• zigzag: true = Every other strip is reversed, false = All strips are non-reversed
    • flip: true = All strips are reversed, false = All strips are non-reversed

  • opc.ledGrid8x8(index, x, y, spacing, angle, zigzag, flip)
    • Convenience method for placing an 8x8 grid of LEDs on the screen
    • index: Number for the first LED in the grid, starting with zero
    • x, y: Center location, in pixels
    • spacing: Spacing between LEDs and strips, in pixels
    • angle: Angle, in radians. Positive is clockwise. 0 has pixels in a strip going left-to-right and strips going top-to-bottom.
    • zigzag: true = Every other strip is reversed, false = All strips are non-reversed
    • flip: true = All strips are reversed, false = All strips are non-reversed

  • opc.showLocations(enabled)
    • By default, the OPC client indicates pixels we're sampling for LED values by drawing small dots.
    • enabled: true = Draw sampling locations as small dots, false = Do not draw sampling locations

  • opc.setPixel(index, color)
    • Sets a single LED pixel to the indicated color
    • Only useful for LEDs that were never mapped to on-screen pixels
    • index: The index number for this LED, starting with zero
    • color: A Processing color object (24-bit)

  • color = opc.getPixel(index)
    • Retrieves the color stored for a single LED pixel.
    • For LEDs mapped to on-screen pixels, this returns the color we sampled on the previous frame.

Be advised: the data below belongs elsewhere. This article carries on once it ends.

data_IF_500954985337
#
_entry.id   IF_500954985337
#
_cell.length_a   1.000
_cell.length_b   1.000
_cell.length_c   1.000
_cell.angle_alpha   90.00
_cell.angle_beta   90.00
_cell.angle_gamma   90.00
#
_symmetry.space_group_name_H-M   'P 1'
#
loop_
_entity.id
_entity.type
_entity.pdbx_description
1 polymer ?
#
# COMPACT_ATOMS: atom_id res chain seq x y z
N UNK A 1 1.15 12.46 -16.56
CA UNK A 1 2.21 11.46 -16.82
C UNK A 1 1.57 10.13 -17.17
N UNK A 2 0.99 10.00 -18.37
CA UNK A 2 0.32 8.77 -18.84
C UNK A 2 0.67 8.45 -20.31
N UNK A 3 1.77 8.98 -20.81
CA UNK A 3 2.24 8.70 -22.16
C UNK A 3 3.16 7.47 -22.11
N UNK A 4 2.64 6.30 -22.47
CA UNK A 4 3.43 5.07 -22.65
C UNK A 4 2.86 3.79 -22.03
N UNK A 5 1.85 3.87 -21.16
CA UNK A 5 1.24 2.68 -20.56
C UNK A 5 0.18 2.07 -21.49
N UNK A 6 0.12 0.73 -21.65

• index: The index number for this LED, starting with zero
    • color: A Processing color object (24-bit)

  • opc.writePixels()
    • Send all buffered pixels to the OPC server
    • If any pixels have been mapped on-screen, this happens automatically after every draw()
    • This is only necessary for sketches that have no pixel mapping at all.

  • opc.setDithering(enabled)
    • By default, Fadecandy controller boards use a temporal dithering algorithm to reduce "popping" artifacts and retain color purity even when brightness changes.
    • enabled: true = All attached Fadecandy controller boards use dithering, false = Dithering is disabled.

  • opc.setInterpolation(enabled)
    • By default, Fadecandy interpolates smoothly in hardware between the frames it receives from a sketch.
    • enabled: true = Frame interpolation is enabled, false = No frame interpolation, new frames take effect immediately.

  • opc.setStatusLed(on)
    • Each Fadecandy Controller has a built-in status LED. This function takes manual control over the LEDs on each attached board, setting the LED on or off.
    • By default, LEDs blink when the board receives a new data. This default functionality can be restored with opc.statusLedAuto().
    • on: true = Status LED turns on, false = Status LED turns off

  • opc.statusLedAuto()
    • Each connected Fadecandy board's status LED will go back to its default behavior, blinking any time new data is received over USB.

  • opc.setColorCorrection(gamma, red, green, blue)
  • opc.setColorCorrection(json)
    • Sends new color correction parameters to all attached Fadecandy controllers.
    • These parameters override the defaults from fcserver's configuration file.
    • gamma: Exponent for the nonlinear brightness curve. Default is 2.5
    • red, green, blue: Floating point brightness values for red, green, and blue channels. These can adjust both the overall brightness and the whitepoint. Defaults are 1.0.
    • json: Alternatively, a raw JSON string can be supplied. This string must be in the same format as the fcserver's color configuration parameter.